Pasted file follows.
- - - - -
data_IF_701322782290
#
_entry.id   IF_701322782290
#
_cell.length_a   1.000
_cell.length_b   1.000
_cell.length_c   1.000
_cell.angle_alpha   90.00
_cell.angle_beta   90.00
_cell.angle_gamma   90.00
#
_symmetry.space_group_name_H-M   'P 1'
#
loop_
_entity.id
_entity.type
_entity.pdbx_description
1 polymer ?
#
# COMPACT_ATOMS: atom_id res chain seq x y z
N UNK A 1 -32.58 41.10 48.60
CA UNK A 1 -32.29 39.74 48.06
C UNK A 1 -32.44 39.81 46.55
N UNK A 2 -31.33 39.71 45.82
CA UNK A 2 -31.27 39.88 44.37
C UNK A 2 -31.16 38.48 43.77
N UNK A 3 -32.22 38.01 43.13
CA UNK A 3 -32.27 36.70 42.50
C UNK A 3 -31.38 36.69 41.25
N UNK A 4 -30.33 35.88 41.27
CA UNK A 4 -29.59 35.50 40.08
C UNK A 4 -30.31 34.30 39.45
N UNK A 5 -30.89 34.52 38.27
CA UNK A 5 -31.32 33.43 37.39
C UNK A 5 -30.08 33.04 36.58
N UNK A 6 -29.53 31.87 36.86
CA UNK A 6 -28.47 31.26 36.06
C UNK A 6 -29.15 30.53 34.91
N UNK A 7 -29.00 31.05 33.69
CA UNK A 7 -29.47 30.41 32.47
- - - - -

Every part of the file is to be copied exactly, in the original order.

data_IF_701322782290
#
_entry.id   IF_701322782290
#
_cell.length_a   1.000
_cell.length_b   1.000
_cell.length_c   1.000
_cell.angle_alpha   90.00
_cell.angle_beta   90.00
_cell.angle_gamma   90.00
#
_symmetry.space_group_name_H-M   'P 1'
#
loop_
_entity.id
_entity.type
_entity.pdbx_description
1 polymer ?
#
# COMPACT_ATOMS: atom_id res chain seq x y z
N UNK A 1 -32.58 41.10 48.60
CA UNK A 1 -32.29 39.74 48.06
C UNK A 1 -32.44 39.81 46.55
N UNK A 2 -31.33 39.71 45.82
CA UNK A 2 -31.27 39.88 44.37
C UNK A 2 -31.16 38.48 43.77
N UNK A 3 -32.22 38.01 43.13
CA UNK A 3 -32.27 36.70 42.50
C UNK A 3 -31.38 36.69 41.25
N UNK A 4 -30.33 35.88 41.27
CA UNK A 4 -29.59 35.50 40.08
C UNK A 4 -30.31 34.30 39.45
N UNK A 5 -30.89 34.52 38.27
CA UNK A 5 -31.32 33.43 37.39
C UNK A 5 -30.08 33.04 36.58
N UNK A 6 -29.53 31.87 36.86
CA UNK A 6 -28.47 31.26 36.06
C UNK A 6 -29.15 30.53 34.91
N UNK A 7 -29.00 31.05 33.69
CA UNK A 7 -29.47 30.41 32.47